There's also a fine difference between seeing sexism everywhere, and looking for it.

    Personally, I want to be a generally happy person, and I can't fight every single battle. I would rather focus on the big ones, and when something small happens, take a breath and count to ten and either react in a way that is likely to make a difference, or just let it go.

    Final disclaimer: My original blog post wasn't about the specific case of the couch-db incident. Personally I don't find it offensive, just fucking idiotic, but I definitely don't think anyone who reacted to it "should change" either. Most of the reactions I've seen have been well written, reasonable attempts to explain why it was so idiotic and offensive. At any rate, this blog post was about the more general case I see all the time of "sexist! sexist" being called as a reaction to many things of varying degrees of sexism, which I perosnally consider counterproductive.

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  • Penny Leach 4 years, 8 months ago

    Mary, I'm sure you're right about the sliding scale. I don't think that's specific to sexism though.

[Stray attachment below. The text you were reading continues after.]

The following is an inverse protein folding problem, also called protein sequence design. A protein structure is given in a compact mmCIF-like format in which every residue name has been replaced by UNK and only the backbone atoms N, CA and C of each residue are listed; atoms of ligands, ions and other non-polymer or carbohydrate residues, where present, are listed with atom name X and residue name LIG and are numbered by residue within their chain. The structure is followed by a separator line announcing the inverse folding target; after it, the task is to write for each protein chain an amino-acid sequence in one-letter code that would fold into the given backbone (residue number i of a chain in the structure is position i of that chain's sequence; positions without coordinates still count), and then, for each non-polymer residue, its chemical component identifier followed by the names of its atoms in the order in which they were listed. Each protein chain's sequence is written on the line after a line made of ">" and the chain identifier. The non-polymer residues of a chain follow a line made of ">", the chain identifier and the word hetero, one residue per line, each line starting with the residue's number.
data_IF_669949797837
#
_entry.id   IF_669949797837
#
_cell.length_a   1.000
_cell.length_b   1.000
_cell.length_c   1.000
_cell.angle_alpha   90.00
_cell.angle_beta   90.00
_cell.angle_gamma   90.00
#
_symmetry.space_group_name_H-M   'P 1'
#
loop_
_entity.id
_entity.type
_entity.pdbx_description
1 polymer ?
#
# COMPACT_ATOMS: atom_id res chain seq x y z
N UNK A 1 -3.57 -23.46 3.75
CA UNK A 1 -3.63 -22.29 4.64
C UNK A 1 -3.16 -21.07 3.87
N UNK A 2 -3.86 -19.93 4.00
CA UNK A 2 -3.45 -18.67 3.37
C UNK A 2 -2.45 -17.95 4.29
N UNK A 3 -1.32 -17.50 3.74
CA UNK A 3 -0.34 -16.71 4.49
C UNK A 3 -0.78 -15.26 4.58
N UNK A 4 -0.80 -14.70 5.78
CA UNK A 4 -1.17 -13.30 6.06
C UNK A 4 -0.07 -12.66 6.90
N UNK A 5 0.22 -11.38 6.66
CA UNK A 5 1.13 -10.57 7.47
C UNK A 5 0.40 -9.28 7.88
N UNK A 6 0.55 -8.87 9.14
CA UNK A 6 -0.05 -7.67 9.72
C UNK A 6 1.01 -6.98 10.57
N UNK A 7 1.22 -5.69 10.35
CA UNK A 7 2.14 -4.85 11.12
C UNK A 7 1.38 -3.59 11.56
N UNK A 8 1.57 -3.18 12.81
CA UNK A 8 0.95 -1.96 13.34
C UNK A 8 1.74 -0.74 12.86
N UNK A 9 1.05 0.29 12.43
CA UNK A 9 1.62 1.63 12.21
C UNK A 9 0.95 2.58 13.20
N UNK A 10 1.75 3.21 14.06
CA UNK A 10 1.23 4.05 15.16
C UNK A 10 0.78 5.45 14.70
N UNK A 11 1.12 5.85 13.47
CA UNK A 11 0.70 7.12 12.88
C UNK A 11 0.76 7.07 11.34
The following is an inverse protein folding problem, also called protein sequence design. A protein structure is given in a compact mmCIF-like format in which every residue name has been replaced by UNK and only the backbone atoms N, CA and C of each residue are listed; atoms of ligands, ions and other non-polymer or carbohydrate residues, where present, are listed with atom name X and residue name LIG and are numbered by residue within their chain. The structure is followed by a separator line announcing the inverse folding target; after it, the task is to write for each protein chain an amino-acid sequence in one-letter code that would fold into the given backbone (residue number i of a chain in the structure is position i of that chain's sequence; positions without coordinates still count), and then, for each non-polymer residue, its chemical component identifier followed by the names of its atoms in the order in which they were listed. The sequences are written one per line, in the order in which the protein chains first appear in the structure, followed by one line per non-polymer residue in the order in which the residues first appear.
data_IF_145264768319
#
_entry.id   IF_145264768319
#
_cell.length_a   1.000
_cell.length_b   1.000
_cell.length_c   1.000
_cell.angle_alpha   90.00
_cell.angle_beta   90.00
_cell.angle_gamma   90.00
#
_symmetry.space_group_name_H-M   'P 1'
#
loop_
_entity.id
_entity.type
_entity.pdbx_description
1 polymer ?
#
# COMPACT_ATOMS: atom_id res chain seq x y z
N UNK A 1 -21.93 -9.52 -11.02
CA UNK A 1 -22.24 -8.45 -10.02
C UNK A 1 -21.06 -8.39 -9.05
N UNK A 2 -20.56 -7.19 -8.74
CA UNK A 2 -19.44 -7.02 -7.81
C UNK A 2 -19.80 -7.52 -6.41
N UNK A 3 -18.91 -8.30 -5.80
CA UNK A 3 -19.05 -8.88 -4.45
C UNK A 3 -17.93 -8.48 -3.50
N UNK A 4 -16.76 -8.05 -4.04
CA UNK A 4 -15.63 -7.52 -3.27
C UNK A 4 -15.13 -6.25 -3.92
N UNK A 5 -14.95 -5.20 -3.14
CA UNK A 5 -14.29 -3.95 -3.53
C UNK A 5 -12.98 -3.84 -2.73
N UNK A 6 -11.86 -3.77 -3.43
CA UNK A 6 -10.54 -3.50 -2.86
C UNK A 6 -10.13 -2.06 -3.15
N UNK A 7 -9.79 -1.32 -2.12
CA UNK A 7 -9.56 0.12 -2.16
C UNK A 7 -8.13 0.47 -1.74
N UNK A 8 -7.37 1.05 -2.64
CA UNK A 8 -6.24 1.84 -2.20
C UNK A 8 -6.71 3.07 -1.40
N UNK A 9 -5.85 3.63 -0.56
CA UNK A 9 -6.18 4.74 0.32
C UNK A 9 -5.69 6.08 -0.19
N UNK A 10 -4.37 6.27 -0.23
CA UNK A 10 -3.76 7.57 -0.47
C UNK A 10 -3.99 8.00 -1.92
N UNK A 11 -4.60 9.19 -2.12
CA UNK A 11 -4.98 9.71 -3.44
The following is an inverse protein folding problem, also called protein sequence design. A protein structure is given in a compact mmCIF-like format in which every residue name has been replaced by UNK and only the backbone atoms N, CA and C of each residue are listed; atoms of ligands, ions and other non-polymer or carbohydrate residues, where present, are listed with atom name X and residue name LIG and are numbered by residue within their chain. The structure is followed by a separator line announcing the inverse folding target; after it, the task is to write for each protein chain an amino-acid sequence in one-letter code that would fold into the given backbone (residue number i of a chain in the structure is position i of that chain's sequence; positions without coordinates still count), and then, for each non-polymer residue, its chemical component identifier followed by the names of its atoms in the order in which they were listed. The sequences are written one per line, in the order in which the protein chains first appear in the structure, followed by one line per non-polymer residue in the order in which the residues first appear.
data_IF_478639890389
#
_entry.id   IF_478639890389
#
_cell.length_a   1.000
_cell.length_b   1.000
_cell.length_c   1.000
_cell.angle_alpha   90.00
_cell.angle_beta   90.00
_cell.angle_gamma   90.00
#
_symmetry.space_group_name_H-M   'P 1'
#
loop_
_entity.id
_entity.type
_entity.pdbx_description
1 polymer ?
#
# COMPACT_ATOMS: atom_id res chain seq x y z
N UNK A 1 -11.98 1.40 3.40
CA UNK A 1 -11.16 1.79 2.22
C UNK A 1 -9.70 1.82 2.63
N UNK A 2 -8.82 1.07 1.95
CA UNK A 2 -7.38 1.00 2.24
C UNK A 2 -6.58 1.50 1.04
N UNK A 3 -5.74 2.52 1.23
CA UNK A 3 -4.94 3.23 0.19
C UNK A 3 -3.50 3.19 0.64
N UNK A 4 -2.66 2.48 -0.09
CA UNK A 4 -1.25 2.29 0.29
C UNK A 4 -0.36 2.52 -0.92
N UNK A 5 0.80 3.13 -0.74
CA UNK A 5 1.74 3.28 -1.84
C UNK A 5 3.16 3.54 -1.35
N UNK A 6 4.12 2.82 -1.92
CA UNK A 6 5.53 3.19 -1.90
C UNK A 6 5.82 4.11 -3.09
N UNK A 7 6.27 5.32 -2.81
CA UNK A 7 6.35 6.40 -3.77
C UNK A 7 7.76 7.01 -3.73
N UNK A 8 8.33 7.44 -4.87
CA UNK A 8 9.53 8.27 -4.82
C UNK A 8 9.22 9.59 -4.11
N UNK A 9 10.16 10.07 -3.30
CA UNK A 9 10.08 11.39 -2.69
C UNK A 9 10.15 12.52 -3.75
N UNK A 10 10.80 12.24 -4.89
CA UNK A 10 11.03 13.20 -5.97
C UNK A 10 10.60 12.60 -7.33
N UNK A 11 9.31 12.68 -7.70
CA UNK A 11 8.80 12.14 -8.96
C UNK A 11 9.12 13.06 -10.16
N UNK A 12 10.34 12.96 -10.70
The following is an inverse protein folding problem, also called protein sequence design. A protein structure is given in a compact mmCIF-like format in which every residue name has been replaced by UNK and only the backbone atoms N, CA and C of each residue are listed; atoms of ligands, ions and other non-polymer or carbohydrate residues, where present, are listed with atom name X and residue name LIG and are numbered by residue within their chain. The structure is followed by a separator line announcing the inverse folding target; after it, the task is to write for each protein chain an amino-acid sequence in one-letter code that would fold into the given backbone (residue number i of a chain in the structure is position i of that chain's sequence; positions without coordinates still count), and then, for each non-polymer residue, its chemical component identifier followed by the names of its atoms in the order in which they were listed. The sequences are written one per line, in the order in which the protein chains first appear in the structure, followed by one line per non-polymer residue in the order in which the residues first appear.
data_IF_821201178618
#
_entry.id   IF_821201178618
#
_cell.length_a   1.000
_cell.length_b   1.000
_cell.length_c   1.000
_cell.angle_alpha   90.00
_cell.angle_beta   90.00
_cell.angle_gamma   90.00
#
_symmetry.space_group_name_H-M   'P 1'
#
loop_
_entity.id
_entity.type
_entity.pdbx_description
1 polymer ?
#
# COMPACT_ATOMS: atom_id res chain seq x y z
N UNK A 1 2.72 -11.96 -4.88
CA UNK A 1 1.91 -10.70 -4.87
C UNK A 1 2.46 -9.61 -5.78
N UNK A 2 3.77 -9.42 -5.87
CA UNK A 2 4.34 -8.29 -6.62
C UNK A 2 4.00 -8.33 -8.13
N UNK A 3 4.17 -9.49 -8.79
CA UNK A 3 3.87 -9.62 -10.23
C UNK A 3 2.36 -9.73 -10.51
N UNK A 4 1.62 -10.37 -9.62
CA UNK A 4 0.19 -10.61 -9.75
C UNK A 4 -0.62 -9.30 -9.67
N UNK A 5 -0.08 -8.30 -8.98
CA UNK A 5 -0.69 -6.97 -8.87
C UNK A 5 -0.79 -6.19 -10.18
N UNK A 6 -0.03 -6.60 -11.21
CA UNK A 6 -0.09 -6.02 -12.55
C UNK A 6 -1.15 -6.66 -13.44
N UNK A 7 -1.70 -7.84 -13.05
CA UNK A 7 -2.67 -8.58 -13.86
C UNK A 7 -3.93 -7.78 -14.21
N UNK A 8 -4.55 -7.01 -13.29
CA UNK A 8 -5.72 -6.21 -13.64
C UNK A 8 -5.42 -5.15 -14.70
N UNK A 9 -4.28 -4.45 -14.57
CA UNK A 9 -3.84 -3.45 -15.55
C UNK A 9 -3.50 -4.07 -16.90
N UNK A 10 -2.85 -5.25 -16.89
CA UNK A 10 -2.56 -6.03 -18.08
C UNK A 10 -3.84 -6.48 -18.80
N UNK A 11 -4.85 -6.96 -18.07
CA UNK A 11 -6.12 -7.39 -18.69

Regarding your point about sounding like part of the chorus - I guess that amplifies my point about baggage. If anyone reads what I write and reacts to it angrily or whatever, because they're so fucking sick of being told to change, rather than because they're actually reacting to what I have to say, then yes, they're being human ;) but also exactly playing out the sort of thing I'm talking about.

    I am definitely guilty of this as much as the next person, I can think of plenty of examples of when I've been upset about something and reacted badly and then later had to say, "I'm really sorry I overreacted, it's just that I have xyz baggage and it's not really your fault". I'm just trying to consciously change it.

    Anyway, none of what I'm writing about is specific to sexism, women, IT, opensource. It's a human condition that people miscommunicate, misunderstand eachother, and when that happens, you can either assume the worst and react, or you can take time to think about it and wonder why you're reacting that way and own your reaction.

    Martin pointed me to this http://madduck.net/blog/2006.11.06:madduck-s-law-of-misconstruction/ the other day and I don't agree with that either - if you think that no matter what you say or how careful you are someone will be offended, then that's just giving up as well.

    I just think that both sides are responsible in some cases.

    And yes, I think there's always room for personal improvement for everyone and every single person should hold themselves accountable, and to a high standard, and try and analyse themselves, be self aware, and try and improve on things they find wanting. Not just women and not just women who have been the victims of an offensive statement :)